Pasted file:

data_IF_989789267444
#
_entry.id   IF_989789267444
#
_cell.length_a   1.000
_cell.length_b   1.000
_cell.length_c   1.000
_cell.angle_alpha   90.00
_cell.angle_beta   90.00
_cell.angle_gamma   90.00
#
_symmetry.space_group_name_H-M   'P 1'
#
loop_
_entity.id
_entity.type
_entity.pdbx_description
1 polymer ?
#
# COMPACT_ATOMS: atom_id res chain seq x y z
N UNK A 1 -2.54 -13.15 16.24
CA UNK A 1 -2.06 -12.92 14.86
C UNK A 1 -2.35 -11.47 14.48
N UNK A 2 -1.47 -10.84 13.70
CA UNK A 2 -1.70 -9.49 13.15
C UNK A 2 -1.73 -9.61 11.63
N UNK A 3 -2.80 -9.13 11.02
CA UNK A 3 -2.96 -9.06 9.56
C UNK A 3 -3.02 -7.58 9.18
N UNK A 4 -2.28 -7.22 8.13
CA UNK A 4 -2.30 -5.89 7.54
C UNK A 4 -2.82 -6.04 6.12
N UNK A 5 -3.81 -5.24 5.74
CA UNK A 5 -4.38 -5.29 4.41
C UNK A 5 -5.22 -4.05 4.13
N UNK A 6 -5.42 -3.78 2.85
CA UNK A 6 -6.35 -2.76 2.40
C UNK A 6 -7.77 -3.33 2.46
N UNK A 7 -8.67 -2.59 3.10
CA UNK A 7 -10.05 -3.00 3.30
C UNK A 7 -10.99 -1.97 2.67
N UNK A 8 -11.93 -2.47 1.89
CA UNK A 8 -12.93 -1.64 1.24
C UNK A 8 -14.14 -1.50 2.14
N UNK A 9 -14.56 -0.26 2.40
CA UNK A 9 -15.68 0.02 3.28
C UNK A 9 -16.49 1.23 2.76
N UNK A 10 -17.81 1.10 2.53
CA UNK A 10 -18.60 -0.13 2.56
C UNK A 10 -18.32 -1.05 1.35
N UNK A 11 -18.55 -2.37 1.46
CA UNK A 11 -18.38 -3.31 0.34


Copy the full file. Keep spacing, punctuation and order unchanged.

data_IF_989789267444
#
_entry.id   IF_989789267444
#
_cell.length_a   1.000
_cell.length_b   1.000
_cell.length_c   1.000
_cell.angle_alpha   90.00
_cell.angle_beta   90.00
_cell.angle_gamma   90.00
#
_symmetry.space_group_name_H-M   'P 1'
#
loop_
_entity.id
_entity.type
_entity.pdbx_description
1 polymer ?
#
# COMPACT_ATOMS: atom_id res chain seq x y z
N UNK A 1 -2.54 -13.15 16.24
CA UNK A 1 -2.06 -12.92 14.86
C UNK A 1 -2.35 -11.47 14.48
N UNK A 2 -1.47 -10.84 13.70
CA UNK A 2 -1.70 -9.49 13.15
C UNK A 2 -1.73 -9.61 11.63
N UNK A 3 -2.80 -9.13 11.02
CA UNK A 3 -2.96 -9.06 9.56
C UNK A 3 -3.02 -7.58 9.18
N UNK A 4 -2.28 -7.22 8.13
CA UNK A 4 -2.30 -5.89 7.54
C UNK A 4 -2.82 -6.04 6.12
N UNK A 5 -3.81 -5.24 5.74
CA UNK A 5 -4.38 -5.29 4.41
C UNK A 5 -5.22 -4.05 4.13
N UNK A 6 -5.42 -3.78 2.85
CA UNK A 6 -6.35 -2.76 2.40
C UNK A 6 -7.77 -3.33 2.46
N UNK A 7 -8.67 -2.59 3.10
CA UNK A 7 -10.05 -3.00 3.30
C UNK A 7 -10.99 -1.97 2.67
N UNK A 8 -11.93 -2.47 1.89
CA UNK A 8 -12.93 -1.64 1.24
C UNK A 8 -14.14 -1.50 2.14
N UNK A 9 -14.56 -0.26 2.40
CA UNK A 9 -15.68 0.02 3.28
C UNK A 9 -16.49 1.23 2.76
N UNK A 10 -17.81 1.10 2.53
CA UNK A 10 -18.60 -0.13 2.56
C UNK A 10 -18.32 -1.05 1.35
N UNK A 11 -18.55 -2.37 1.46
CA UNK A 11 -18.38 -3.31 0.34